Here’s a look at recent news of interest to homebuyers, home sellers, and the home-curious.
FREMONT RANKED AS AMERICA’S SECOND MOST LIVABLE CITY
Fremont was recently named the least stressed-out place in America, and now another study calls the Alameda County city one of the country’s most livable.
That’s according to an analysis by SmartAsset, which ranks the nation’s 25 most livable cities based on six criteria — including access to jobs, income after housing expenses, and walkability — on a scale of zero to 100. By the study’s criteria, Fremont ranks as the second most livable city in the country, up from No. 9 last year, with a score of 84.36. Fremont scores in the top five for income after housing costs ($23,701) and has a low unemployment rate of 3.2 percent, but as SmartAsset notes, the city is not particularly walkable.
San Francisco came in at No. 18 with a score of 63.89, falling from the No. 10 position in last year’s livability rankings. The City by the Bay is the third most walkable on SmartAsset’s list, and residents take home $25,604 each year after housing costs. San Jose, which tied San Francisco on last year’s list, ranks No. 23 this year, with a score of 60.07.
CALIFORNIANS SWITCHING PLACES WITH NEVADANS
Although recent studies have indicated that many Californians are considering leaving because of sky-high housing costs, it remains a top destination for residents of other Western states.
A LendingTree study found that the Golden State was the country’s third most popular destination for out-of-state migration over the past year behind Florida and Texas. California was the top relocation choice for Nevadans, with 17.73 percent of those looking to leave planning to head one state to the west. California was also the favorite destination for residents of Hawaii, Arizona, and Utah.
As for the nearly 14 percent of Californians who are considering moving, most of them are heading to Nevada, the only residents in the U.S. to prefer that state as their new home.
TIPS FOR NAVIGATING BIDDING WARS
Bidding wars are a fact of life in the current Bay Area real estate landscape, with 60 percent of homes selling for premiums this summer, according to a July analysis by Pacific Union Chief Economist Selma Hepp. So prospective homebuyers here would do well to prepare for the inevitable competition before they start touring the open-house circuit.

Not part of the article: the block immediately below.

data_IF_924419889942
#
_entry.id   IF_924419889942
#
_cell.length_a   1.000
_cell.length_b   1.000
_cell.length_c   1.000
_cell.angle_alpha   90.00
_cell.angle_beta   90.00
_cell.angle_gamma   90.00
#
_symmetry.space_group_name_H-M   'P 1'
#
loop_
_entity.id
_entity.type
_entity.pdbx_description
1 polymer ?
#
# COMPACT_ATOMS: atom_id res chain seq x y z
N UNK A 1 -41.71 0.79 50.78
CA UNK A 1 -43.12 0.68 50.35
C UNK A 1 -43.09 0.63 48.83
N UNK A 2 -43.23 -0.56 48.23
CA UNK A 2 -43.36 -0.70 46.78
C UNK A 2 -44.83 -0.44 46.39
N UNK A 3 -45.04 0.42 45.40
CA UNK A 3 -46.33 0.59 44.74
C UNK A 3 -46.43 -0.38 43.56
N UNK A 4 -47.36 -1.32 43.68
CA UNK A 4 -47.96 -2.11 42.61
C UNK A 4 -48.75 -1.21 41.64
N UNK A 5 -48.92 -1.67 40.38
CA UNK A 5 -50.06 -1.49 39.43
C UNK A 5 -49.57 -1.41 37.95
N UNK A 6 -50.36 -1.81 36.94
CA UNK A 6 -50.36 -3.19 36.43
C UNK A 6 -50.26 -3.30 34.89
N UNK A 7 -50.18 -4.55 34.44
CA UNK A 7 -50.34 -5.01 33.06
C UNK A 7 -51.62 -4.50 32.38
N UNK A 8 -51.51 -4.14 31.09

A realtor.com article offers sage advice for navigating multiple-offer situations, beginning with understanding the implications of larger mortgage payments. Homebuyers should also try to avoid getting caught up in the moment and assess how much they really want the house in question. It’s also smart to recognize the number of other potential buyers in the mix to avoid overpaying for a home that could have been purchased for asking price.
Buyers who do decided to pony up and beat the competition should consult with their real estate professional as to how much extra to add to their offer. To understand current market conditions in the Bay Area, check out Pacific Union’s third-quarter report, which offers statistics on premiums, median prices, inventory conditions, and more.
OAKLAND RENTS SEE MORE ANNUAL DECLINES IN NOVEMBER
Apartment hunters in Oakland are feeling some relief in the second half of this year, as rents continue to fall on an annual basis.
Zumper’s latest monthly rent report says that the median monthly rent for a one-bedroom unit in Oakland is $1,960 in November, down by 10.9 percent year over year. As the nation’s seventh most expensive rental market, Oakland also saw prices for two-bedroom units decline by 1.9 percent from last November to $2,550.
San Francisco remains America’s priciest rental market, with one-bedroom units renting for a median $3,420, nearly unchanged on a monthly and year basis. San Jose ranks as the nation’s No. 3 most expensive city for renters, with one-bedroom apartments fetching $2,360 per month.